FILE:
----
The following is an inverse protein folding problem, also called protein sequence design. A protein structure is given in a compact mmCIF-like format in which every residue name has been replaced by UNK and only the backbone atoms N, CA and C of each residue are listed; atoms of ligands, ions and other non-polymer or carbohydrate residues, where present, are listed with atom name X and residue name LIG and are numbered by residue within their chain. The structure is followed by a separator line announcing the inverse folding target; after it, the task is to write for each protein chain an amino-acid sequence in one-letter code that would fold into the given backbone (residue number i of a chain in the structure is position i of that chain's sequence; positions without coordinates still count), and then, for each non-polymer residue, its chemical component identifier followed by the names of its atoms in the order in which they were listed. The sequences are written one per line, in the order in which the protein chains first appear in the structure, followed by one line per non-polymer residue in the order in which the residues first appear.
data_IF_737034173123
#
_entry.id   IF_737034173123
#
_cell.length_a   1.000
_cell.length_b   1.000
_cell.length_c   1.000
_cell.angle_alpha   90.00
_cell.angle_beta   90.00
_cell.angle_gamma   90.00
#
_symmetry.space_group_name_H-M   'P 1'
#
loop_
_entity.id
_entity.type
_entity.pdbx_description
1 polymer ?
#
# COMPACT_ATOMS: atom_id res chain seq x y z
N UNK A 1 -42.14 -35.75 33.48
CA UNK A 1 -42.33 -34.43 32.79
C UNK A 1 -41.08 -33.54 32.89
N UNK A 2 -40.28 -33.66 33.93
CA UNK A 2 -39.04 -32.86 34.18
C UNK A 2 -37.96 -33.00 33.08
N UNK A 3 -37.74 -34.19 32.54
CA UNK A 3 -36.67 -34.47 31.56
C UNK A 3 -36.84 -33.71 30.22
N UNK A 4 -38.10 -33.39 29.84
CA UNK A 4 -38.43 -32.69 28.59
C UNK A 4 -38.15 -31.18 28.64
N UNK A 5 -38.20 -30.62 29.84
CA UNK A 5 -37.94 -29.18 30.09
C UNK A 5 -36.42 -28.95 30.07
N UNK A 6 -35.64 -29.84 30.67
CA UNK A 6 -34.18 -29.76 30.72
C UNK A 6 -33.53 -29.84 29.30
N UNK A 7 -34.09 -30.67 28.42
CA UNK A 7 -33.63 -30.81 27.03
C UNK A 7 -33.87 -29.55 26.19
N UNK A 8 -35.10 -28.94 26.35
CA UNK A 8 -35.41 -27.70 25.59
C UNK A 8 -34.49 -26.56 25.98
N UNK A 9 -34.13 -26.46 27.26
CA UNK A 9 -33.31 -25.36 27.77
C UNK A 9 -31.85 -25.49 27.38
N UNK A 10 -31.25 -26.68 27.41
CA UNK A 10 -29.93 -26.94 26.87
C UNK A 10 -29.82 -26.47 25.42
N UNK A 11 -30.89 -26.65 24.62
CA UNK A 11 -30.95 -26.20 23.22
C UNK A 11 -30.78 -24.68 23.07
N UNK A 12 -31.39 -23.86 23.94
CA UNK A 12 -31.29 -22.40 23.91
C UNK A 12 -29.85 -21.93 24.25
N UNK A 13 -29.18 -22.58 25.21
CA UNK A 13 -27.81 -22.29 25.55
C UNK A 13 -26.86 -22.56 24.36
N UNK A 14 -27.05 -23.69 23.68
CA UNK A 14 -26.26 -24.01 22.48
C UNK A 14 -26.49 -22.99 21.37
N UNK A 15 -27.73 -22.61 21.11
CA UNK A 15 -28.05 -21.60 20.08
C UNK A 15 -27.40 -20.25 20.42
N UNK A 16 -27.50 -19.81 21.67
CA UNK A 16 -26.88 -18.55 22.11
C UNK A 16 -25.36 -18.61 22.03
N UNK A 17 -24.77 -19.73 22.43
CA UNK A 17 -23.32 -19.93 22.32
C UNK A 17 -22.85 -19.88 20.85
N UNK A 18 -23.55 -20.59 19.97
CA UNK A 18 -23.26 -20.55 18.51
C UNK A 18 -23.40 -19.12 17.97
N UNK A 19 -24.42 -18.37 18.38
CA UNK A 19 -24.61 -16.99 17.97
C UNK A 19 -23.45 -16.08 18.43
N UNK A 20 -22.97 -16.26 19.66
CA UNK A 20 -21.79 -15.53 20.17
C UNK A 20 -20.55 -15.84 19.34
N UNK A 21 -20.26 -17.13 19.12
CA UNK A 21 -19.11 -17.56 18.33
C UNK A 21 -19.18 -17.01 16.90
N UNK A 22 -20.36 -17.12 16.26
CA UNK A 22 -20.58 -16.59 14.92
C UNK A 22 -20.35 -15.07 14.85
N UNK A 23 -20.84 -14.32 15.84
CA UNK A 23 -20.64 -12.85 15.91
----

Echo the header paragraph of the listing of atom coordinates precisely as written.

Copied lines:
The following is an inverse protein folding problem, also called protein sequence design. A protein structure is given in a compact mmCIF-like format in which every residue name has been replaced by UNK and only the backbone atoms N, CA and C of each residue are listed; atoms of ligands, ions and other non-polymer or carbohydrate residues, where present, are listed with atom name X and residue name LIG and are numbered by residue within their chain. The structure is followed by a separator line announcing the inverse folding target; after it, the task is to write for each protein chain an amino-acid sequence in one-letter code that would fold into the given backbone (residue number i of a chain in the structure is position i of that chain's sequence; positions without coordinates still count), and then, for each non-polymer residue, its chemical component identifier followed by the names of its atoms in the order in which they were listed. The sequences are written one per line, in the order in which the protein chains first appear in the structure, followed by one line per non-polymer residue in the order in which the residues first appear.